As 2015 drew to a close, so did my second internship, but after 4 years of working as a journalist, it has felt like a lifetime of being treated like a rookie.
Even though I was treated and paid like a novice, I worked just as hard and as long as everyone else and that is what taught me the following things.
1. Networking is King: Half the job is about your ability to write, film or photograph. The rest is about who you can call at crunch time. Whether it is for comment on a story or for studio space after a location mix-up right before a shoot, a noteworthy and up-to-date contact book is essential to your survival. So is making enough of an impression that people remember who you are and what you are capable of. Remember, you can do this without an over-the-top personality.
2. WHAT you know matters just as much: You can have all the connections in the world but if you lack the talent to do the job, it will come back to bite you in the ass at some point. When it comes down to it
, WHO you know will not help to prove WHAT you know how to do.
3. Despite a large network, not everyone is your friend: You can have someone’s number and speak to them on a regular basis but that does not make them your friend, especially in this industry. Neither does a follow back. I have come across many people who refer to Farah Fortune as a friend just because they have her on some or other social media platform. Farah doesn’t play like that and neither should you.
4. People will assume: About EVERYTHING – that doesn’t make it true so do not let it phase you. And unless said people are responsible for your salary/employment, what they think about you should not matter.
5. People will sell you dreams just to get you to work for free: Exposure is great for building your portfolio but you can’t deposit it into an ABSA account before your debit orders go off. The catch 22 is that you need all the experience you can get but, being a human is expensive. There are ways around the exposure trap.
6. Just like exposure, free things will also not pay the bills: I get so disappointed when I see grown ass journalists geeking about things like goodie bags, event tickets and gift vouchers. Granted, the job doesn’t always pay much but once you’ve been in the industry for a few years, free things at that level should no longer excite you. Neither should an open bar. By all means, enjoy it, but don’t be that guy or girl when you were sent there to work.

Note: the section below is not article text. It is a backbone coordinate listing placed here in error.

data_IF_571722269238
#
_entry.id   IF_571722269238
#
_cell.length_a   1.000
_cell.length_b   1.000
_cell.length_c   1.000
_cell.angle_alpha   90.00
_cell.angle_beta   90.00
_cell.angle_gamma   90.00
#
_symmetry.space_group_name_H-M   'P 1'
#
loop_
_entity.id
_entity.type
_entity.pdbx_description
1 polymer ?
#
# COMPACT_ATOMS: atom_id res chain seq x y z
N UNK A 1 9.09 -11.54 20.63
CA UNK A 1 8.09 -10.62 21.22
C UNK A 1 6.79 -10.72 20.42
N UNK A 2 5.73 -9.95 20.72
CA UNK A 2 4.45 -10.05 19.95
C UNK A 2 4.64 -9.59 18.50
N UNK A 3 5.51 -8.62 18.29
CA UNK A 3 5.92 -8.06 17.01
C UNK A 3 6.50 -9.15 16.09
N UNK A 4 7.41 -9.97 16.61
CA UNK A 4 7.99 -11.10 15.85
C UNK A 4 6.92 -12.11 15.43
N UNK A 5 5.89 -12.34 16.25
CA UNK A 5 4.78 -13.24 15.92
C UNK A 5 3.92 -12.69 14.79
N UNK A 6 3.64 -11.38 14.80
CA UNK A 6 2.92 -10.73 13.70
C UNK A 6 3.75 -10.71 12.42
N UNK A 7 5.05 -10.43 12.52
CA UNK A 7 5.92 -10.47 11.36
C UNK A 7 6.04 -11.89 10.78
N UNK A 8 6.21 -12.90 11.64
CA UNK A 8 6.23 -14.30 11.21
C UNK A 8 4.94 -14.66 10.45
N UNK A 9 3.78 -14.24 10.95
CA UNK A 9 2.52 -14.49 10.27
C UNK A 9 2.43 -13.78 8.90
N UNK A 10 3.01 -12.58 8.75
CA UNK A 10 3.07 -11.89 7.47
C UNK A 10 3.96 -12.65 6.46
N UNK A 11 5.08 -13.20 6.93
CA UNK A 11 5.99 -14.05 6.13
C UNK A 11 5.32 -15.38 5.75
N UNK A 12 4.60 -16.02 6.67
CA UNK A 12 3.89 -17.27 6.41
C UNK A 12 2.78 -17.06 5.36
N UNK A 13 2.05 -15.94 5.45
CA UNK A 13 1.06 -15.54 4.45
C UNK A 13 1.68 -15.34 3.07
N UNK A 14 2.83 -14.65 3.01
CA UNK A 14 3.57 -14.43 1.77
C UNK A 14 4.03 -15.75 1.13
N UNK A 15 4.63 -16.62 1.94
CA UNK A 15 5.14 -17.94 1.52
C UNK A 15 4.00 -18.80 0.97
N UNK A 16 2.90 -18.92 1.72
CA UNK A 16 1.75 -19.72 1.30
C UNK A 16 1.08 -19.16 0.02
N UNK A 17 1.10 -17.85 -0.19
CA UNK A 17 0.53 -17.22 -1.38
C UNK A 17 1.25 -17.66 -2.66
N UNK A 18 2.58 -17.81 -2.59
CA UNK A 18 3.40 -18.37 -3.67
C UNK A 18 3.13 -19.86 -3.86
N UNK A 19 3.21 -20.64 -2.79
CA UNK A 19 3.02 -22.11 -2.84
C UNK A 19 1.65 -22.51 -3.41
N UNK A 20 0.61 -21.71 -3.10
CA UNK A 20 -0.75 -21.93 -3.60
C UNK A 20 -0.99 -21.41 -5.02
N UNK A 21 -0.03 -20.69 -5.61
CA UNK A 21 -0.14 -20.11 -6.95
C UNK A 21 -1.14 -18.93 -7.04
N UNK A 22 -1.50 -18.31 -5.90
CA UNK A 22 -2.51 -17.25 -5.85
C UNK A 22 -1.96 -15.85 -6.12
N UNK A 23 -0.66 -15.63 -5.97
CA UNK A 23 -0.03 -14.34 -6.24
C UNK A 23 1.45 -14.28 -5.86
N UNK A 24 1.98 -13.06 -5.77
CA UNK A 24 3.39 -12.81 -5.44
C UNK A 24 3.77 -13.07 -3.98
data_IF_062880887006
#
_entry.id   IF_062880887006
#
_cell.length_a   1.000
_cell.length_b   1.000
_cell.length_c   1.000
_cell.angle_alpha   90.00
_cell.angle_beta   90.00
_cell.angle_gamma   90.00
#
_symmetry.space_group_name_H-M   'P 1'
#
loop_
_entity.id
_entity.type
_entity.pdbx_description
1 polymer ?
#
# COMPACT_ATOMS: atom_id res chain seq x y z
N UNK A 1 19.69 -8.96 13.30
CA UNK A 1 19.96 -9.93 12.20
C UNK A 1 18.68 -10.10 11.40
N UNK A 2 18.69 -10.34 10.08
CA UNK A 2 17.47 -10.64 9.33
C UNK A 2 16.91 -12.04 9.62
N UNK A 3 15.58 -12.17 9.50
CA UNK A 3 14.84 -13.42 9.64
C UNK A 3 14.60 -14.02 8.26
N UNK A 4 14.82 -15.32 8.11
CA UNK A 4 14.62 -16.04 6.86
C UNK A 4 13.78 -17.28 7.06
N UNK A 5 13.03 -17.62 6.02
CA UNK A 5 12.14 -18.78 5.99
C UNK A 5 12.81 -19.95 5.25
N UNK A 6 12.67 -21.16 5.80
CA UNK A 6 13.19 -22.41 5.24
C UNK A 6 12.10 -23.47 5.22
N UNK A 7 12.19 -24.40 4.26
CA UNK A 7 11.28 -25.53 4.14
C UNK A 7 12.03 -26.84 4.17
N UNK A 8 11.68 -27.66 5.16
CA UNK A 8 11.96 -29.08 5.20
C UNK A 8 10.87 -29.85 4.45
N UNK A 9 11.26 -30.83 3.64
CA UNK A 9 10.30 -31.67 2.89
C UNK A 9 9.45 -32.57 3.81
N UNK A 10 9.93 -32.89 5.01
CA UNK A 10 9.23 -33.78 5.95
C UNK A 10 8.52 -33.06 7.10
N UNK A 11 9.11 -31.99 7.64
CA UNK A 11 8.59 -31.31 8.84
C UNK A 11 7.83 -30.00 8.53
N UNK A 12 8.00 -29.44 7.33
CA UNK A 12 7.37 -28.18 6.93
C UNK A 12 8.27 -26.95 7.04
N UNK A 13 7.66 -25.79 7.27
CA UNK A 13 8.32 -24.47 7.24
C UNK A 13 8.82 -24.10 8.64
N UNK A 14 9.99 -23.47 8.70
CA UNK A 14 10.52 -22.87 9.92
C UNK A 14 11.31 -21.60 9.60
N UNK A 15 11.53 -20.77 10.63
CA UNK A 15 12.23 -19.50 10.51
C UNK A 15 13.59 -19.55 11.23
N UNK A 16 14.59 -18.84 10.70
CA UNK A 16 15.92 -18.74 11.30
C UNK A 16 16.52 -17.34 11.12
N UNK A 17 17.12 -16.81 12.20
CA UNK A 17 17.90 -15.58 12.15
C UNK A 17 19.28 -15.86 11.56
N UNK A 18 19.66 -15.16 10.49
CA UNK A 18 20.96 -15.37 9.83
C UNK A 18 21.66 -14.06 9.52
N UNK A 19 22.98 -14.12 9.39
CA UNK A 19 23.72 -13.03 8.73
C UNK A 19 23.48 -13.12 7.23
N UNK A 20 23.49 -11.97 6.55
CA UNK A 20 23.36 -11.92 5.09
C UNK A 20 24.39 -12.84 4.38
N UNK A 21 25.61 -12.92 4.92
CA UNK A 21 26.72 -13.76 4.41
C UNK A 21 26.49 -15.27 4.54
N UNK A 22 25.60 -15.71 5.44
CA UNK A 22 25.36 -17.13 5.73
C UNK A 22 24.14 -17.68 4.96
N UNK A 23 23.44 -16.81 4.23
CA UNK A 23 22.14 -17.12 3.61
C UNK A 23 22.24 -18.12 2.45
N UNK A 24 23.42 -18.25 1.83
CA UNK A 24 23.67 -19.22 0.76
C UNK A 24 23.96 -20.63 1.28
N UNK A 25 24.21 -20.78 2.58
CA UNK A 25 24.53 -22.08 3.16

7. People will stunt on you with empty achievements: Celebrating little victories may be a thing but acting like you’re on Bonang’s level just because you spoke on the V-Entertainment mic at an event is wack. The same goes for the ambiguous “you guys will be sorry when I make it” posts. What happens in vagueness stays in vagueness and as such, you shouldn’t feel bad or compare yourself to your peers. After all, it’s not like they will ever let you see their struggles.
8. Very few people really support what you do: I’ve personally noticed that I often get more likes on a selfie than I do on an article. AND that people rarely ever acknowledge that they read your stuff unless they want to complain about it. It is therefore up to you to know you’re the shit and rely solely on your certainty for validation.
9. The same people will still get mad about any move you make: People do not like to think you’re doing better than them, and that sometimes, unfortunately includes your friends. Truth is, they don’t want to see you succeed and any sign of that will mean salty looks, back-handed compliments and people acting like they down-right just didn’t see it. You’ve just got to keep it moving.
10. Passion is essential: It is simple – when you no longer care, the quality of your work will suffer and you are only as good as your last piece of work in this business. Never forget why you chose this life (even though it sometimes feels like it chose you) and you will be unstoppable.
Follow me on Twitter and Instagram: @mediagirl_za